Persistent High Mortality in Acute Renal Failure: Are We Asking the Right Questions?

Archives of Internal Medicine , Volume 143 (2) – Feb 1, 1983

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Publisher
American Medical Association
Copyright
Copyright © 1983 American Medical Association. All Rights Reserved.
ISSN
0003-9926
eISSN
1538-3679
DOI
10.1001/archinte.1983.00350020027004
Publisher site
See Article on Publisher Site

Abstract

Abstract Since the introduction of the artificial kidney by Kolff in the 1940s, increasing numbers of patients with acute renal failure of diverse causes have been treated with this modality. Since Kolff's original model, important advances have occurred in the design of dialysis equipment and supplies to facilitate the ease of dialysis therapy and reduce the complications related to the technical aspects of dialysis. Earlier institution and increased frequency of dialysis have attempted to lessen the accumulation of nitrogenous wastes and other toxic metabolites and have attempted to prevent fluid accumulation and electrolyte disturbances with the intention of reducing the complications of uremia. Greater attention to the metabolic needs of the patient in terms of various forms of enteric or parenteral nutrition have been recommended in an attempt to prevent catabolic wasting, enhance the use of endogenous urea, and hasten the recovery of renal function. Despite these advances, a notable body References 1. Grunfeld JP, Ganeval D, Bournerias F: Acute renal failure in pregnancy. Kidney Int 1980;18:179-191.Crossref 2. Brophy D, Najarian JS, Kjellstrand CM: Acute tubular necrosis after renal transplantation. Transplantation 1980;29: 245-248.Crossref 3. Anderson RJ, Linus SL, Berns AS, et al: Non-oliguric acute renal failure. N Engl J Med 1977;296:1134-1138.Crossref 4. Schrier RW: Acute renal failure: Pathogenesis, diagnosis and management. Hosp Pract 1981;16:93-112. 5. Kjellstrand CM, Ebben J, Davin T: Time of death, recovery of renal function, development of chronic renal failure and need for chronic hemodialysis in patients with acute renal failure. Trans Am Soc Artif Intern Organs 1981;27:45-50. 6. Smith LH, Post RS, Teschan PE, et al: Posttraumatic renal insufficiency in military casualties: II. Management, use of an artificial kidney, prognosis. Am J Med 1955;18:187-198.Crossref 7. Whelton A: Post-traumatic acute renal failure in Vietnam combat injuries: Incidence, morbidity and mortality , in Friedman EA, Eliahou HE (eds): Proceedings of the Conference on Acute Renal Failure , US Dept of Health, Education, and Welfare publication (NIH) 74-608. Government Printing Office, 1973, pp 125-142. 8. Iaina A, Reisen E, Eliahou H: Acute renal failure in combat injuries. J Trauma 1975;15:281-284.Crossref 9. Matas AJ, Payne WD, Simmons RL, et al: Acute renal failure following blunt civilian trauma. Ann Surg 1977;185:301-306.Crossref 10. Shin B, Mackenzie CF, Cowley RA: Changing patterns of post-traumatic acute renal failure. Am Surg 1979;4:182-189. 11. Schuster HP: Acute renal failure after major surgery. Langenbecks Arch Chir 1980;352:489-496.Crossref 12. Welton A, Donadio JV Jr: Post-traumatic acute renal failure in Vietnam: A comparison with the Korean war experience. Johns Hopkins Med J 1969;124:95-105. 13. Alwall N: Therapeutic and Diagnostic Problems in Severe Renal Failure . Copenhagen, Scand University Books, 1963, pp 335-388. 14. Abel RM, Beck CH Jr, Abbott WM, et al: Improved survival from acute renal failure after treatment with intravenous essential L-amino acids and glucose. N Engl J Med 1973;288:695-699.Crossref 15. McMurray SD, Luft FC, Maxwell DR, et al: Prevailing patterns and predictor variables in patients with acute tubular necrosis. Arch Intern Med 1978;138:950-955.Crossref 16. Feinstein EI, Blumenkrantz MJ, Healey M, et al: Clinical and metabolic responses to parenteral nutrition in acute renal failure: A controlled double-blind study. Medicine 1981;60:124-137.Crossref 17. Rainford DJ: Nutritional management of acute renal failure, in Wright PD, Elliot M (eds): Parenteral and Enteral Nutrition. Acta Chir Scand 1981; (suppl 507) , pp 327-329. 18. Swann RC, Merrill JP: The clinical course of acute renal failure. Medicine 1953;32:215-292.Crossref 19. Kraman S, Khan F, Patel S, et al: Renal failure in the respiratory intensive care unit. Crit Care Med 1979;7:263-266.Crossref 20. Multiple organ failure, editorial. Lancet 1977;2:72-73. 21. Routh GS, Mone JG, Briggs JD: Survival from acute renal failure with and without multiple organ dysfunction. Postgrad Med J 1980;56:244-247.Crossref 22. Welt LG: Treatment of lower nephron nephrosis , in Symposium on Shock . US Army Medical Service Graduate School, 1951, chap 28, pp 1-8. 23. Sacks H, Chalmers TC, Smith H: Randomized versus historical controls for clinical trials. Am J Med 1982;72:233-240.Crossref 24. Kennedy AC, Burton JA, Luke RG: Factors affecting the prognosis in acute renal failure. Q J Med 1973;42:73-86. 25. Kornhall S: Acute renal failure in surgical disease with special regard to neglected complications. Acta Chir Scand , 1971, (suppl 419) , pp 5-64. 26. American College of Surgeons Committee on Trauma. Field categorization of trauma patients and Hospital Trauma Index. Bull Am Coll Surg 1980;65:32-33. 27. Goris RJA, Draaisma J: Causes of death after blunt trauma. J Trauma 1982;22:141-146.Crossref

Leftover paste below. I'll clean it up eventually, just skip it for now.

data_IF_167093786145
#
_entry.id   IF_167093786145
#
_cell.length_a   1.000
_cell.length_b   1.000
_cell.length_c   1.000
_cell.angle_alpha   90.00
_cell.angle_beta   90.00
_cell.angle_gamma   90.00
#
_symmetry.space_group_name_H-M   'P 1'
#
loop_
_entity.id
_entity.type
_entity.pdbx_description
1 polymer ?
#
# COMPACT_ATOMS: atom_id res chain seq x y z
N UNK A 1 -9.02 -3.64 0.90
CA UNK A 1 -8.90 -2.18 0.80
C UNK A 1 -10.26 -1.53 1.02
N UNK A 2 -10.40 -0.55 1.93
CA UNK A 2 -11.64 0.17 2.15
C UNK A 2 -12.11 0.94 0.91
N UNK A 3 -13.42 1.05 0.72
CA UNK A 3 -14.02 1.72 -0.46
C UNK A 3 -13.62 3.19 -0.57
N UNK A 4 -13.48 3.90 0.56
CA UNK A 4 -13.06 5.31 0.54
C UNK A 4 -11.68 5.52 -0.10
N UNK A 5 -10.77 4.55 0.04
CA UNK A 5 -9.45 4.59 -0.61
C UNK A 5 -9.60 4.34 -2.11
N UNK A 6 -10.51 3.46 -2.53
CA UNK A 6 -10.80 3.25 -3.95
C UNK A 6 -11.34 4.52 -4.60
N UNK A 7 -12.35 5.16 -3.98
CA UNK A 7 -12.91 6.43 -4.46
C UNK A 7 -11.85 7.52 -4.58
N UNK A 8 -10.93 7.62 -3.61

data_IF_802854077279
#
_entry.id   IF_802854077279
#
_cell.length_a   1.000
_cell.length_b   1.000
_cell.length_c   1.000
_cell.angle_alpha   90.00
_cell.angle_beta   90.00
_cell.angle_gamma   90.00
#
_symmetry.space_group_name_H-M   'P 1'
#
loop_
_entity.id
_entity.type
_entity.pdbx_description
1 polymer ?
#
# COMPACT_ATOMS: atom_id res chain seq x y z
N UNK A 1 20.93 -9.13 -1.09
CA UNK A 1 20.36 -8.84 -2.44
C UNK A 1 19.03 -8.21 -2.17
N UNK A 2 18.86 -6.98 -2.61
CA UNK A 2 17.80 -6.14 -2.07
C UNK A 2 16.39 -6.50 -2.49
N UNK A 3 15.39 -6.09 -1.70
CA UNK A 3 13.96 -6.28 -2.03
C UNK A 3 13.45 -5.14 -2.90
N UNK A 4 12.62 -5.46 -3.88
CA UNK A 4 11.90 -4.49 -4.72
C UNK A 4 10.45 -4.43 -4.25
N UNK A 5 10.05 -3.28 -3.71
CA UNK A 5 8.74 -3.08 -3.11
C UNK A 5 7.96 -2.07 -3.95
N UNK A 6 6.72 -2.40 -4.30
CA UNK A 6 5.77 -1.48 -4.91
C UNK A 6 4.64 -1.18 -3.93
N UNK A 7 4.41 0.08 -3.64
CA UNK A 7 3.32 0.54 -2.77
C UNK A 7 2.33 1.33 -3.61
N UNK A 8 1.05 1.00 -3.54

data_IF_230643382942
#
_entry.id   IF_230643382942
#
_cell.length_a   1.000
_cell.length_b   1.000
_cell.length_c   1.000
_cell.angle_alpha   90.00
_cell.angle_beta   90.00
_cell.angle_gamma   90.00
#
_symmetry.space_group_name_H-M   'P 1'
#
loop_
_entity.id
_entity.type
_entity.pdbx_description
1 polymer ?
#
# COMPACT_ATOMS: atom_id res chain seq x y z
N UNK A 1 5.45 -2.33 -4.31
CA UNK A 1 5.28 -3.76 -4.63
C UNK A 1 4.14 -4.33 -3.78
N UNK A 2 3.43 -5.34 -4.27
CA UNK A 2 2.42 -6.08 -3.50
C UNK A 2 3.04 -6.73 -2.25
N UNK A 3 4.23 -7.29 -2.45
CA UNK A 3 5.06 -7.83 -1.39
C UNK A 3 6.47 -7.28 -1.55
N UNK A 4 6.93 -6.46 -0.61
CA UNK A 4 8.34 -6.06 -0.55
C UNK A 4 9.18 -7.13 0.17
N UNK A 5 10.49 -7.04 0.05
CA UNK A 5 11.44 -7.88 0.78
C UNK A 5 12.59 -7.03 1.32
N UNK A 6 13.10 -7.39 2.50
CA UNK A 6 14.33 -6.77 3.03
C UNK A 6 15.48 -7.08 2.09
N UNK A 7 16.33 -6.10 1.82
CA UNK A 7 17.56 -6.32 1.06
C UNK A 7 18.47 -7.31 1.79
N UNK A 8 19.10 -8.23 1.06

Journal

Archives of Internal MedicineAmerican Medical Association

Published: Feb 1, 1983

References